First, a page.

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How to optimise IT during an economic downturn

James Tucker - Business Express

James Tucker, sales engineering director at Zscaler, explains why 2023 must be the year of IT optimisation and automation. 

The pandemic has shown businesses need to be more agile to react quickly to environmental factors. The recent economic downturn is an example of an unexpected environmental factor that may be even more significant than the multiple phases of lockdowns. Unfortunately, businesses are inclined to pause as much as possible in a downturn and cancel contracts, stall projects, and generally ‘batten down the hatches’ to weather the storm. 

On the face of it, this approach, which is often driven by finance, makes sense. It has the effect of freezing action and, as the economy is struggling, why do anything that might rock the boat? Surely, it is better to reduce activities as much as possible and try and ride out the storm, right? Wrong. This approach makes it harder for businesses to achieve their goals, and in most situations, this is not the right approach to take. Instead, companies should view a dip in operations as an opportunity to reduce complexity and transform IT infrastructure to become more efficient.

Spend this time optimising and automating

Re-evaluating how the business runs can deliver significant improvements. As the pandemic has proven, IT has matured to be a strategic business enabler when used strategically to transform operations. In times of scarcity, people become more creative. Tuning the engine during a downturn actually sets the business up to be first out of the pits when conditions pick up.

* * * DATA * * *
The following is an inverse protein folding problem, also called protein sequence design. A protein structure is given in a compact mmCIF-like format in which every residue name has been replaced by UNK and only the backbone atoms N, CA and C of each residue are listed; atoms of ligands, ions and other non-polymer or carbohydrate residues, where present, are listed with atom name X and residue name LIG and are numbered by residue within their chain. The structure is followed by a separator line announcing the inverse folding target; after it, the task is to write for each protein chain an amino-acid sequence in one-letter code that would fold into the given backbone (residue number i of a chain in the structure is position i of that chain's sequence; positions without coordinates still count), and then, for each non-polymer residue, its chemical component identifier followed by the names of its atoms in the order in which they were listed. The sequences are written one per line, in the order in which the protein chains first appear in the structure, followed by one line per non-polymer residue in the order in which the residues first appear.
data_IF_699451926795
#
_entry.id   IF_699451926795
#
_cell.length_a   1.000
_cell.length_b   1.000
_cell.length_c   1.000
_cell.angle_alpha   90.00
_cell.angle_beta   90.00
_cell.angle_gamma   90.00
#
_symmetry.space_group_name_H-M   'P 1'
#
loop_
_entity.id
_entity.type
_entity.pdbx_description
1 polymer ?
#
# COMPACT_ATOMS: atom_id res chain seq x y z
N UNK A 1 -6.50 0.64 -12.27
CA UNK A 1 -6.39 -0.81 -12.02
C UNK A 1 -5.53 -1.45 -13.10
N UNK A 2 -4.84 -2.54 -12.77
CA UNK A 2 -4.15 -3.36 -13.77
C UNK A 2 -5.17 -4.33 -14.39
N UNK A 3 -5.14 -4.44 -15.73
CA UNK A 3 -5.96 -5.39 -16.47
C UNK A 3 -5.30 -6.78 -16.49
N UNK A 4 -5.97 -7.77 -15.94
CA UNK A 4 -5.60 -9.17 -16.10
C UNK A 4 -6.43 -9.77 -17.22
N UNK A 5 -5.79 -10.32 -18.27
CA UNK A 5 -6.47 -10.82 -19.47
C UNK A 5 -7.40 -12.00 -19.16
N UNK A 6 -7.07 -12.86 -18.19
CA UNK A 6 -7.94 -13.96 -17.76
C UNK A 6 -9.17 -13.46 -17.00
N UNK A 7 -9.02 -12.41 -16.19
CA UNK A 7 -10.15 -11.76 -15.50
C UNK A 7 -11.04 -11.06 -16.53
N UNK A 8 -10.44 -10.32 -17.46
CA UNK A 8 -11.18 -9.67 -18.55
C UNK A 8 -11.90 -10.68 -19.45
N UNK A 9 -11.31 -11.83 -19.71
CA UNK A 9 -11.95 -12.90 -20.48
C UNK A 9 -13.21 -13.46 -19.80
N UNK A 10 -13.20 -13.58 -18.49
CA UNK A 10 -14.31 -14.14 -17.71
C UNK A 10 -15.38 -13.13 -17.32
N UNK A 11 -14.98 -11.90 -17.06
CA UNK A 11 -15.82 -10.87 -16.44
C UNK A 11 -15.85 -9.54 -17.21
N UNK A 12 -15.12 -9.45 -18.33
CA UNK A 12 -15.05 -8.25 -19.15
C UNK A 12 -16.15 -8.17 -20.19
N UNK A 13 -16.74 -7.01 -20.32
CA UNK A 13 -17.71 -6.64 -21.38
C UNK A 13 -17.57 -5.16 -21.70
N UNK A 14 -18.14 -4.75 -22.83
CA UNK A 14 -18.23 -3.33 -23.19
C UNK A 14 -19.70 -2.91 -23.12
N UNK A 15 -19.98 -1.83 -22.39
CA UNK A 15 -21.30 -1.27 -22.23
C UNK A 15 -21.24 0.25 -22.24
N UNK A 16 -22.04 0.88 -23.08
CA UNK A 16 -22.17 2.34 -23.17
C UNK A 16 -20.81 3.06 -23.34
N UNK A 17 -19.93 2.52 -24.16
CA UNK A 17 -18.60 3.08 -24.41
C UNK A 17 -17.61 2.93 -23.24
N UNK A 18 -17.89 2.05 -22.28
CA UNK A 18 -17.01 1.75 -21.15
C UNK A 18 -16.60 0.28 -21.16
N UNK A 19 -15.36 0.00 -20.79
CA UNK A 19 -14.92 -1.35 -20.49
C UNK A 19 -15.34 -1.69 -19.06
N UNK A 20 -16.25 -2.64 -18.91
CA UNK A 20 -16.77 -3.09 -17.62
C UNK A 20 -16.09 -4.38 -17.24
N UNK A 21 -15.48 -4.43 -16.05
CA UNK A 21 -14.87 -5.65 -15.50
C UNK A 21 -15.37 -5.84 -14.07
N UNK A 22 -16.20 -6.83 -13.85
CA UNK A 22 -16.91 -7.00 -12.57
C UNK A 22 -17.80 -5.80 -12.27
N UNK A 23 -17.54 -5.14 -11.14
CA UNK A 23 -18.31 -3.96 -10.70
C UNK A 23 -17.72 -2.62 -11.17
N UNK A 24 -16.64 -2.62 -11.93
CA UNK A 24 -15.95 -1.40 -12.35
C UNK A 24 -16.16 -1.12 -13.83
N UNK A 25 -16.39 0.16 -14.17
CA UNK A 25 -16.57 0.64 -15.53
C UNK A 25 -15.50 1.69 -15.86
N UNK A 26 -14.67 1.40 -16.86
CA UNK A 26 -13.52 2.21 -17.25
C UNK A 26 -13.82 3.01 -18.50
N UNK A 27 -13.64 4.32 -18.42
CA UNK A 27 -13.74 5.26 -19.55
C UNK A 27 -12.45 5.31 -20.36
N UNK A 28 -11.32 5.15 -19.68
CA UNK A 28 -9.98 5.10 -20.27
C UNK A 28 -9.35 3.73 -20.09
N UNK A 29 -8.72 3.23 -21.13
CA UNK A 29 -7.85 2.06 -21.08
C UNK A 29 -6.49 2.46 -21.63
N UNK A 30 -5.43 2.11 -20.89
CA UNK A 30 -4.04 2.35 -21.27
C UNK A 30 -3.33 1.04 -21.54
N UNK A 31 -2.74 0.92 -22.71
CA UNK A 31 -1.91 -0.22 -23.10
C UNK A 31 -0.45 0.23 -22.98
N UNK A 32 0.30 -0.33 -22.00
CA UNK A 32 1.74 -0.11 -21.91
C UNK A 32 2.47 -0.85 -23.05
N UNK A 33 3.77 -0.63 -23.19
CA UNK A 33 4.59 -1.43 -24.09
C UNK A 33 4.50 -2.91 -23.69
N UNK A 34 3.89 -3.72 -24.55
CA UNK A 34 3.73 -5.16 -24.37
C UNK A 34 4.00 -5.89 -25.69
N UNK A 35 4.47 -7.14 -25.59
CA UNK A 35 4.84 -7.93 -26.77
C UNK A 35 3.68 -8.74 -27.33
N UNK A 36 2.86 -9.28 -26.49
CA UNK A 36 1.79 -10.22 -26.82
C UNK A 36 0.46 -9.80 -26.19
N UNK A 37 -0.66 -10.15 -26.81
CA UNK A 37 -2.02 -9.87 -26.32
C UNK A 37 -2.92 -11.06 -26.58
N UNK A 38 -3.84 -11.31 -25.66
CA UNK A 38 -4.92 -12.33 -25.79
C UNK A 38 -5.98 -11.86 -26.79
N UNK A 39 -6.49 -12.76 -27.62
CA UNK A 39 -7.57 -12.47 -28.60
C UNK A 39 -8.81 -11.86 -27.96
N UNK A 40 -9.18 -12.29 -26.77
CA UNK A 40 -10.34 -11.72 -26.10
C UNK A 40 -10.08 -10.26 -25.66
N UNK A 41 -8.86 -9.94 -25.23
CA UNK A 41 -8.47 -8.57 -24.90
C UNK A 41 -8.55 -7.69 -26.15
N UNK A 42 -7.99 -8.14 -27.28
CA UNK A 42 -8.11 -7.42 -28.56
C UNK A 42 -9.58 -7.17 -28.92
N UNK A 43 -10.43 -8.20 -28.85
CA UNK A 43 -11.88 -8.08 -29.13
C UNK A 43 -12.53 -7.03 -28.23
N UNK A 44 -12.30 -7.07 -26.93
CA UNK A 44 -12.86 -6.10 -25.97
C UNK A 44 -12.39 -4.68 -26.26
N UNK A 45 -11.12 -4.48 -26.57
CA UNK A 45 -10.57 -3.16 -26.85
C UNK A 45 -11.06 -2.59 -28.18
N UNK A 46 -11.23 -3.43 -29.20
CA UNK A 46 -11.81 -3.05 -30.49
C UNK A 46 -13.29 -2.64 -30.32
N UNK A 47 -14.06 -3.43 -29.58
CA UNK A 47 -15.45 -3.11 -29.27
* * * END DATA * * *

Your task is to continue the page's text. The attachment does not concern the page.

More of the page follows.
Here are six actions to evaluate at a time of downturn:

  1. Review costs of IT operations

Over the past year, consider how much has been spent on IT operations. Where is the potential for cost savings when hardware is removed in favour of cloud-first infrastructures? This can relieve significant administrative burden and streamline operations for a more agile IT architecture. 

Now is the time to compare pre-pandemic and post-pandemic infrastructure costs. Hybrid work has led to reduced office space, so if a site costs the same, yet a proportion of the workforce is now at home, it could be time for a more in-depth review. Going along with working from anywhere, the infrastructure costs of the corporate virtual private network (VPN) should be reconsidered if this technology is up for renewal and budgets are frozen. A cloud-based approach to remote access, based on zero trust, can boost security and performance by reframing away from securing the corporate IT perimeter and instead securing each user access attempt. It also supports a cloud-first digital transformation strategy for lean infrastructure that reduces complexity and helps businesses be more effective.